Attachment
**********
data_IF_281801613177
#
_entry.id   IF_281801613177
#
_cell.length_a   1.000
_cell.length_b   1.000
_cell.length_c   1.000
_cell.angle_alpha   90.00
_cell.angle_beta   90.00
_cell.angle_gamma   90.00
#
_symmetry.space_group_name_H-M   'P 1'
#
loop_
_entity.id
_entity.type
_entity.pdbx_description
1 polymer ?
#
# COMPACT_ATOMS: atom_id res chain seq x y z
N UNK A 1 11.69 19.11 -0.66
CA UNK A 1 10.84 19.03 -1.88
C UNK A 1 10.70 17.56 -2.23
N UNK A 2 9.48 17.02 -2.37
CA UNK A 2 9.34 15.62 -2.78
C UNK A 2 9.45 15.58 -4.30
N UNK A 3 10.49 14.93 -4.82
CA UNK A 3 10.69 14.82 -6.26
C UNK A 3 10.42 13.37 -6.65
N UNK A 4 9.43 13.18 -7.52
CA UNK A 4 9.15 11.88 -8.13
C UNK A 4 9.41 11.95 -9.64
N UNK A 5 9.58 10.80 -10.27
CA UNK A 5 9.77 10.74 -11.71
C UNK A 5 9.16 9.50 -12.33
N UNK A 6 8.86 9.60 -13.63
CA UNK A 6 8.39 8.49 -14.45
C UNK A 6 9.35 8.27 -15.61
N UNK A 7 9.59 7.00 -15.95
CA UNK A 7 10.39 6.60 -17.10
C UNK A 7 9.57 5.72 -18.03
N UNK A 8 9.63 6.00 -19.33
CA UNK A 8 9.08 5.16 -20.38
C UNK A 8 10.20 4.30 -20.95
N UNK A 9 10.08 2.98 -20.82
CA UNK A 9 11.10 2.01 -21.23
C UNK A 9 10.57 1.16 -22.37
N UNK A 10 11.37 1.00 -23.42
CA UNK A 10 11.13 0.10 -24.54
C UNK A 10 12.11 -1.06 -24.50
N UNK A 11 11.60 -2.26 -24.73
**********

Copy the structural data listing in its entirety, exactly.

data_IF_281801613177
#
_entry.id   IF_281801613177
#
_cell.length_a   1.000
_cell.length_b   1.000
_cell.length_c   1.000
_cell.angle_alpha   90.00
_cell.angle_beta   90.00
_cell.angle_gamma   90.00
#
_symmetry.space_group_name_H-M   'P 1'
#
loop_
_entity.id
_entity.type
_entity.pdbx_description
1 polymer ?
#
# COMPACT_ATOMS: atom_id res chain seq x y z
N UNK A 1 11.69 19.11 -0.66
CA UNK A 1 10.84 19.03 -1.88
C UNK A 1 10.70 17.56 -2.23
N UNK A 2 9.48 17.02 -2.37
CA UNK A 2 9.34 15.62 -2.78
C UNK A 2 9.45 15.58 -4.30
N UNK A 3 10.49 14.93 -4.82
CA UNK A 3 10.69 14.82 -6.26
C UNK A 3 10.42 13.37 -6.65
N UNK A 4 9.43 13.18 -7.52
CA UNK A 4 9.15 11.88 -8.13
C UNK A 4 9.41 11.95 -9.64
N UNK A 5 9.58 10.80 -10.27
CA UNK A 5 9.77 10.74 -11.71
C UNK A 5 9.16 9.50 -12.33
N UNK A 6 8.86 9.60 -13.63
CA UNK A 6 8.39 8.49 -14.45
C UNK A 6 9.35 8.27 -15.61
N UNK A 7 9.59 7.00 -15.95
CA UNK A 7 10.39 6.60 -17.10
C UNK A 7 9.57 5.72 -18.03
N UNK A 8 9.63 6.00 -19.33
CA UNK A 8 9.08 5.16 -20.38
C UNK A 8 10.20 4.30 -20.95
N UNK A 9 10.08 2.98 -20.82
CA UNK A 9 11.10 2.01 -21.23
C UNK A 9 10.57 1.16 -22.37
N UNK A 10 11.37 1.00 -23.42
CA UNK A 10 11.13 0.10 -24.54
C UNK A 10 12.11 -1.06 -24.50
N UNK A 11 11.60 -2.26 -24.73